Date: 1978Designer: Akira NakamuraCost: $400 (today $1,300 or £750)
There was a time when you couldn't open a professional audio magazine without seeing a photograph of a record producer looking out over the control room mixing desk in what has become the classic studio pose. The producer would invariably be leaning with his arms folded over a horizontally oriented loudspeaker with a distinctive white cone.
This iconic white circle meant only one thing: the studio was equipped with Yamaha NS-10 reference monitors (studio speak for loudspeakers). In the 1970s, when the NS-10 first hit the audio market, everything in the studio was black. Recording desks looked pretty, with a multitude of knobs, sliding faders and blinking lights, but speakers were big, with black cones, making it impossible to get a good photograph of a control room interior.
Reference monitors need to be placed in the most optimal position for the recording engineer: horizontally on the meter bridge. At this height, visually the NS-10s "were a gift" says Tim Goodyer, studio technology expert and editor of the pro-audio website fastandwide.com.
Yamaha's NS-10s started life as a hi-fi speaker but flopped in the home audio market, primarily because they sounded too real. If there were errors in the audio mix, they were immediately exposed, which professionals realised could be an advantage. At the time there were major upheavals in the music recording industry: the stranglehold of big-room studios with expensive equipment was being challenged by digital technology, tapeless recording, MIDI, and a host of faster, cheaper and portable alternatives.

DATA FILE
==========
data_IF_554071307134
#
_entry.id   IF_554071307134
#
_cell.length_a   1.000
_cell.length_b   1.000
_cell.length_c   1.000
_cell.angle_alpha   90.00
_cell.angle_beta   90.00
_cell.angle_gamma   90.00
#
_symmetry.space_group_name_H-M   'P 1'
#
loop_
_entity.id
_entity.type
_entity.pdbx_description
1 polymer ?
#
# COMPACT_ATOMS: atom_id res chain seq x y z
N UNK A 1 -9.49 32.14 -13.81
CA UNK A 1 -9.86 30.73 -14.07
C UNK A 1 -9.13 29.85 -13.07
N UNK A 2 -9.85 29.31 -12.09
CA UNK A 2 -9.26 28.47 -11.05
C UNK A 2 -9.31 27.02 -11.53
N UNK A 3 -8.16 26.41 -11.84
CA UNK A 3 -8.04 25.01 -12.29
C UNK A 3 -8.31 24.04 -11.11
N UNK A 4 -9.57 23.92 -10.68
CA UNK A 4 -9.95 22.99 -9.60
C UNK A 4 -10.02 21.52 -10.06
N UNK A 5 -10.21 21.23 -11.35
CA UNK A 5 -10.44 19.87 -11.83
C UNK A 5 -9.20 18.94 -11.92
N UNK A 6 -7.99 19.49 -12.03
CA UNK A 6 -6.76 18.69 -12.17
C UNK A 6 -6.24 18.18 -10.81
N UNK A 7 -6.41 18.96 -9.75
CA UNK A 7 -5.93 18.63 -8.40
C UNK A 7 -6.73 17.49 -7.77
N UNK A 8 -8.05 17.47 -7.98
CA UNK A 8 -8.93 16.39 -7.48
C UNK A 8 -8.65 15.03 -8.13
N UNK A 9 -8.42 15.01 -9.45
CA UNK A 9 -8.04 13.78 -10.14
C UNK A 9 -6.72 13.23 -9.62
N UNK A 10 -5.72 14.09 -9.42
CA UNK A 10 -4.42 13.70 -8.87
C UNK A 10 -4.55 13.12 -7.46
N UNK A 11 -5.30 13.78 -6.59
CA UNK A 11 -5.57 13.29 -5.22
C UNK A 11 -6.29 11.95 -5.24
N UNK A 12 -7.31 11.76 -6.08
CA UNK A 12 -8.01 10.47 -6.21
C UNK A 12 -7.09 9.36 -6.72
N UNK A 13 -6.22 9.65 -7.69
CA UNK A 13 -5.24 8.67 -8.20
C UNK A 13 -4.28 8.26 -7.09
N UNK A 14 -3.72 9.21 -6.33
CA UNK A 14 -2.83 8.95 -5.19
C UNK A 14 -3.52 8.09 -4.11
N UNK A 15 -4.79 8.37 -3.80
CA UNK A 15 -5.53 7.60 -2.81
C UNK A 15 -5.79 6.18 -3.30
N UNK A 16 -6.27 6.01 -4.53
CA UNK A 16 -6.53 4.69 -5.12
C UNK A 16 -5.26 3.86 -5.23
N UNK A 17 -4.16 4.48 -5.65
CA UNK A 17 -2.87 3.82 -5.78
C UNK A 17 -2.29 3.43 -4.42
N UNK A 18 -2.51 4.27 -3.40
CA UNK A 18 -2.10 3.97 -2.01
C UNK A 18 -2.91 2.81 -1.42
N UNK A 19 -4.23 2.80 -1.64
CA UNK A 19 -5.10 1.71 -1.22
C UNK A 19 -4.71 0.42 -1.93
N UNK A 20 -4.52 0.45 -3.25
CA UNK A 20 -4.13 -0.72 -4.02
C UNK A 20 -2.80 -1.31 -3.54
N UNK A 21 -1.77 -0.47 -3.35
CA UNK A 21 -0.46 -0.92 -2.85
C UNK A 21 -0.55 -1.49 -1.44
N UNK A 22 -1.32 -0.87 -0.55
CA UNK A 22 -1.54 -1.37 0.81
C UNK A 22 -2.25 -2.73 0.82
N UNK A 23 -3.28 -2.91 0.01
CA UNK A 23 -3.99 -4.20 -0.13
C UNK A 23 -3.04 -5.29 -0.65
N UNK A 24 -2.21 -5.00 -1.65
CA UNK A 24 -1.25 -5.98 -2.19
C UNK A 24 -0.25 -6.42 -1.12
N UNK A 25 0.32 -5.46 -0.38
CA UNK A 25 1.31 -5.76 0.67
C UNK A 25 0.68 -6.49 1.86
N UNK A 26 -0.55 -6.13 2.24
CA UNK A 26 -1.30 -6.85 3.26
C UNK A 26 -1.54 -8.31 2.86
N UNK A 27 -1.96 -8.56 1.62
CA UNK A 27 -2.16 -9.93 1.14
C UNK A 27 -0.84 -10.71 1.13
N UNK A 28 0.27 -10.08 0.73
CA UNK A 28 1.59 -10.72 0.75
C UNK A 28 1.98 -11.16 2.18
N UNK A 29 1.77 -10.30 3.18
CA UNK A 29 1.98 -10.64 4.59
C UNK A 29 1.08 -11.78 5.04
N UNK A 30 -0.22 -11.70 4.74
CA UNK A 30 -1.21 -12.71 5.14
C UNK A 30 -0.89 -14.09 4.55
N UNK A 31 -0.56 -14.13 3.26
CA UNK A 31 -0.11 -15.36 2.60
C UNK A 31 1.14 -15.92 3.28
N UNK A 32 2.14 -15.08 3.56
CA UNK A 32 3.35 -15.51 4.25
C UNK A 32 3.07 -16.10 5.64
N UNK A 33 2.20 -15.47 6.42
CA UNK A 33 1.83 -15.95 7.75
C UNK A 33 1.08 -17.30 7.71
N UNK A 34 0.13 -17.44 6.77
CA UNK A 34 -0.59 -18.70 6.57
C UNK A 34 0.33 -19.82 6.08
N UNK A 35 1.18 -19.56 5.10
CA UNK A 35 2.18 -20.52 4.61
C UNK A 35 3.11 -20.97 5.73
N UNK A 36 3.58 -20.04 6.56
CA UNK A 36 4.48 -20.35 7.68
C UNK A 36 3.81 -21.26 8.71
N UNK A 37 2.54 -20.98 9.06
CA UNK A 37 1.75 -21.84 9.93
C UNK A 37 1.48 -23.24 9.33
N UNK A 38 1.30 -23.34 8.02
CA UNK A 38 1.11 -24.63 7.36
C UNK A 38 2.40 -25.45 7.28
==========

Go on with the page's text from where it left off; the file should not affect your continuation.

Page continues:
The NS-10 was an ideal reference monitor for this new wave of technology: it ticked all the boxes and looked good. For the travelling engineer it was easy to transport your NS-10s from the home studio and plug into a professional set-up, knowing that what you were listening to was the same. This, Goodyer says, "gave you a proper, solid reference point. It didn't really matter that they weren't the nicest speakers to listen to. Once you got used to them, they became not only a great reference, but they had the advantage of being ubiquitous".
Where the NS-10 fell short in its role as a professional loudspeaker is simply that it wasn't very good. One of the first mainstream engineers to use it seriously - Bob Clearmountain, of Bruce Springsteen production fame – did so because he wanted to hear what his recordings sounded like on the "worst speakers in the world". NS-10s were deficient at the bass end, while frequency response throughout the spectrum was uneven to the point where studio engineers taped tissue paper over the tweeter to even out an over-bright response at the treble end. In a professional world, where reference monitors were supposed to tell you exactly what was on tape, the NS-10s imposed subjectivity on the recording. "The engineer's job," says Goodyer, "was to learn the character of a speaker that wasn't really an analytical tool."
Why did the NS-10s become an industry standard? The simplicity of design. The real genius of the speaker was that it was a 'closed box', which ensured that the time alignment was good, making it very phase-coherent. It was also, in terms of distortion, a very 'clean' speaker.
Yamaha ceased production of the NS-10s in 2001 having produced more than 200,000 pairs of the most famous studio monitors ever made. Goodyer says that their demise has left a hole in the market that no manufacturer has yet filled.